Panel Paper: Student Veterans' Outcomes By Higher Education Sector: Evidence From Three Cohorts of the Baccalaureate and Beyond

Saturday, November 9, 2013 : 2:05 PM
Thomas Salon (Washington Marriott)

*Names in bold indicate Presenter

Jennifer Steele, Geoffrey McGovern and Peter Buryk, RAND Corporation
Following a series of recent reports by the Senate Committee on Health, Education, Labor, and Pensions, the for-profit higher education sector has come under intense public scrutiny for misleading recruitment practices, high student-loan default rates, and poor labor market outcomes among its students. Because military and veteran education benefits, such as the new Post-9/11 GI Bill, are treated preferentially under federal regulations on for-profits, much attention has focused on these institutions’ recruitment of military veterans. Undergraduate veterans are indeed more likely to attend for-profit institutions than their fellow undergraduates; roughly 14% did so in 2008, as compared to 9% of other undergraduates, according to the National Postsecondary Student Aid Study.

Policymakers are left wondering how military veterans who earn degrees from for-profits actually fare in the labor market, relative to similar peers from public and nonprofit private institutions. In other words, what do the employment outcomes of graduating veterans look like, and how is the sector of their academic institutions (public, nonprofit private, or for-profit private) related to their early career prospects.

This study examines whether recent college graduates who are military veterans experience differential employment outcomes than non-veterans one year post-graduation and different educational debt levels at the point of graduation.  Using existing data collected by the National Center on Education Statistics (the Baccalaureate and Beyond dataset) for a nationally representative sample of individuals who earned bachelor’s degrees in 1993, 2000, and 2008, we estimate the full-time employment rates, incomes, and student-loan debt levels for veteran and non-veteran graduates. We also examine the extent to which veterans’ outcomes vary by the sector of the college from which they graduate—public, private nonprofit, or private for-profit. Our within-cohort analysis, which adjusts for students’ background characteristics, focuses on outcomes one year post-graduation for all three cohorts, and extends to five and ten years post-graduation for the 1993 cohort.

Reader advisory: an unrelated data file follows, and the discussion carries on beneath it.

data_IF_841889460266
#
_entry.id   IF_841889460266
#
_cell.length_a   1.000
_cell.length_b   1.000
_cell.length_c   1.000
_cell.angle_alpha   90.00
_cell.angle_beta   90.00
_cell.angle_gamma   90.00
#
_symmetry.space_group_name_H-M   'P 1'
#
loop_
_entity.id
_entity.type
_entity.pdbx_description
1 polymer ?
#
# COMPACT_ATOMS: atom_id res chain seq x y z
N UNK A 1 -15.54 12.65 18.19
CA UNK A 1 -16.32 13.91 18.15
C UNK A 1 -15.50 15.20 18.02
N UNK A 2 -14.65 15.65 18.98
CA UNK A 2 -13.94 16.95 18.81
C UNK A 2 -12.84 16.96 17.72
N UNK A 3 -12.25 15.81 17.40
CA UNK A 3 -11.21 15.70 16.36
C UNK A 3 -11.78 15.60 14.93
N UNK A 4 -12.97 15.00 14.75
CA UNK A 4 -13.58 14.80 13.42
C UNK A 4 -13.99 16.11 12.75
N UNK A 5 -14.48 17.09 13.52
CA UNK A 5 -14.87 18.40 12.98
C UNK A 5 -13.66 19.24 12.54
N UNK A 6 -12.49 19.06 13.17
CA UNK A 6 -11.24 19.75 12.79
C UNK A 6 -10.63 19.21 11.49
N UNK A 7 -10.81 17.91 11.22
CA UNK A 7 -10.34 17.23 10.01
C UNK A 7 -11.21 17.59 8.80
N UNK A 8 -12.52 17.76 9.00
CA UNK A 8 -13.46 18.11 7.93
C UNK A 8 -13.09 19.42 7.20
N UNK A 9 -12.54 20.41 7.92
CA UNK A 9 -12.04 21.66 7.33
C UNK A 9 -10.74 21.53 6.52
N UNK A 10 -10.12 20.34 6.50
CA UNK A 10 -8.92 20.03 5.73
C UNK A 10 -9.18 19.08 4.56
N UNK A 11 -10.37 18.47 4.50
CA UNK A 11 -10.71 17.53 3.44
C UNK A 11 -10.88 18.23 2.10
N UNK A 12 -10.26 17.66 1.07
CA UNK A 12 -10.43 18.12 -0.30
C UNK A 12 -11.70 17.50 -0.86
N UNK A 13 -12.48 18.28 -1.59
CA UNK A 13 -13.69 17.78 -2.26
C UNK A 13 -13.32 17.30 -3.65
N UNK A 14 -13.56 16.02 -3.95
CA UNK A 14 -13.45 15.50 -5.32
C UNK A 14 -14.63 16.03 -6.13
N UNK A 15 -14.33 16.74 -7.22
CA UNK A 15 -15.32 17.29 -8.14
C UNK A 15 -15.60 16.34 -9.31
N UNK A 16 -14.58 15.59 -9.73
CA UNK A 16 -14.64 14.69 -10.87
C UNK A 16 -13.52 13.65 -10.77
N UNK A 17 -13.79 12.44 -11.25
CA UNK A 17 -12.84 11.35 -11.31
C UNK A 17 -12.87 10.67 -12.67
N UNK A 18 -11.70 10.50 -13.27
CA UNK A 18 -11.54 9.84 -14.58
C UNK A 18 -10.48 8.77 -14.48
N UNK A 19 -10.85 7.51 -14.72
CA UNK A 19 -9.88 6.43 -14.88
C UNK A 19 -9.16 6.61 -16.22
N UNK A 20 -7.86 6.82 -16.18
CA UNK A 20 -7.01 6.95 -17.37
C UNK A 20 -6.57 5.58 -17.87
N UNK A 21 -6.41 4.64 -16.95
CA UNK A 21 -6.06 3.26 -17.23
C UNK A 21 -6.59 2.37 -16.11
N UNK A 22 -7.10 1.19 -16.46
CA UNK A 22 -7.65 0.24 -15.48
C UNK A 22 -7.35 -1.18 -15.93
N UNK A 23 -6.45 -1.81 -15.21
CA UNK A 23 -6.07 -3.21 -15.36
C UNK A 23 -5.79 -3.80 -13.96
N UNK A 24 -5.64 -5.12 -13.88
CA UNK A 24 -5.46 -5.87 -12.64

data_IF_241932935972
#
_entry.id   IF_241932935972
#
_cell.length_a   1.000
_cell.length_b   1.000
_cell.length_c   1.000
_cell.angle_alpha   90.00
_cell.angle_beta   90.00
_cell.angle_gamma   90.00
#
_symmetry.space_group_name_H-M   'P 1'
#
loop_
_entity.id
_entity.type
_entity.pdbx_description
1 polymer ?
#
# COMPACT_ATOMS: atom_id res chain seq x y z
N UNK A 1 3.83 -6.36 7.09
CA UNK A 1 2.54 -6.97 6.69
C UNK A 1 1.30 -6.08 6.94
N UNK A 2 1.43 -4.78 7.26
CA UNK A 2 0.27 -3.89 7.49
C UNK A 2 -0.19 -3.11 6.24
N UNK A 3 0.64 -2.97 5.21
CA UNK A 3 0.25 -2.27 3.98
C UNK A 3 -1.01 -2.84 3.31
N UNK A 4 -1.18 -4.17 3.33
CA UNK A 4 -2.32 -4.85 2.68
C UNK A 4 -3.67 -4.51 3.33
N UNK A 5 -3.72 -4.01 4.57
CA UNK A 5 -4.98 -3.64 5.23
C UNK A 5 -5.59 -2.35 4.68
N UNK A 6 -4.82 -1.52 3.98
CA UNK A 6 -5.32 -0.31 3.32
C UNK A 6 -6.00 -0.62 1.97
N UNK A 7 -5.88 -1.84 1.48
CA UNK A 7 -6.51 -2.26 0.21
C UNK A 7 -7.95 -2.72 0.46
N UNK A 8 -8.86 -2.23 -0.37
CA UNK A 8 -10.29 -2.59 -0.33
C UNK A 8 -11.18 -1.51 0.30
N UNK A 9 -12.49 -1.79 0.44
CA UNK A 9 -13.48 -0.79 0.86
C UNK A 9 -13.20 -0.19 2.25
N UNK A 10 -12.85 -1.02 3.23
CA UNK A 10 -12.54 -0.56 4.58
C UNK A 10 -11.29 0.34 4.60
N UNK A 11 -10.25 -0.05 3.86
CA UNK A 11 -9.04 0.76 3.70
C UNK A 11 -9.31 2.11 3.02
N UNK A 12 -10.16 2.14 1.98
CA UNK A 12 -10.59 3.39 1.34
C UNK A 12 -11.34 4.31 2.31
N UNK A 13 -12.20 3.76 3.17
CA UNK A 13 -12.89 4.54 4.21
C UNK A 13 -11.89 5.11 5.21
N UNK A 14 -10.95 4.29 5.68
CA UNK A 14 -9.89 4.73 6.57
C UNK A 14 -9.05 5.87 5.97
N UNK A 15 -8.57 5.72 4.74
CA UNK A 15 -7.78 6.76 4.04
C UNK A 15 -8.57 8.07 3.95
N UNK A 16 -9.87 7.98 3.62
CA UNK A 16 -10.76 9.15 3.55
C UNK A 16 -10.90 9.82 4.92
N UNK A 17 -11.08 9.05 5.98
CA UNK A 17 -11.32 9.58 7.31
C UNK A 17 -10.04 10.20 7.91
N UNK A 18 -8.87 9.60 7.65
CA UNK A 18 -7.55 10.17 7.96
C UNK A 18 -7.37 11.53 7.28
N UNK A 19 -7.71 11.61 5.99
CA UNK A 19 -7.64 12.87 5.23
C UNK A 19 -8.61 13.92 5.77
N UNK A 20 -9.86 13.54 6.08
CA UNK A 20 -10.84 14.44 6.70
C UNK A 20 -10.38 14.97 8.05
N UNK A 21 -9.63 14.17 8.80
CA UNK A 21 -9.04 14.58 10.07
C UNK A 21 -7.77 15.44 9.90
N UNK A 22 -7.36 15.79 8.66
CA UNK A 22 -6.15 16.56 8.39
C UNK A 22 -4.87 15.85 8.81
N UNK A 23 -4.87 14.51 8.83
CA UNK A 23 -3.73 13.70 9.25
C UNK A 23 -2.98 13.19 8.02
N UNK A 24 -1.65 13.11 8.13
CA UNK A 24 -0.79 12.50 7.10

Initial results suggest that one year after graduation, veterans are more likely to be employed in full-time positions, are earning more, and have graduated with less student-loan debt that than their non-veteran counterparts, and that these effects are stable across cohorts and institution types. Though these data predate recent improvements to veterans’ education benefits in the form of the Post-9/11GI Bill, they suggest that veterans who have recently earned college degrees may outperform their counterparts in the labor market, on average, across institution types.

Though a few existing studies examine either the postsecondary experiences of returning veterans or the returns to for-profit education, there is little extant research at the intersection of these two bodies of literature.  The proposed paper is intended to help bridge that gap, illuminating recent trends in veterans’ higher education outcomes by sector.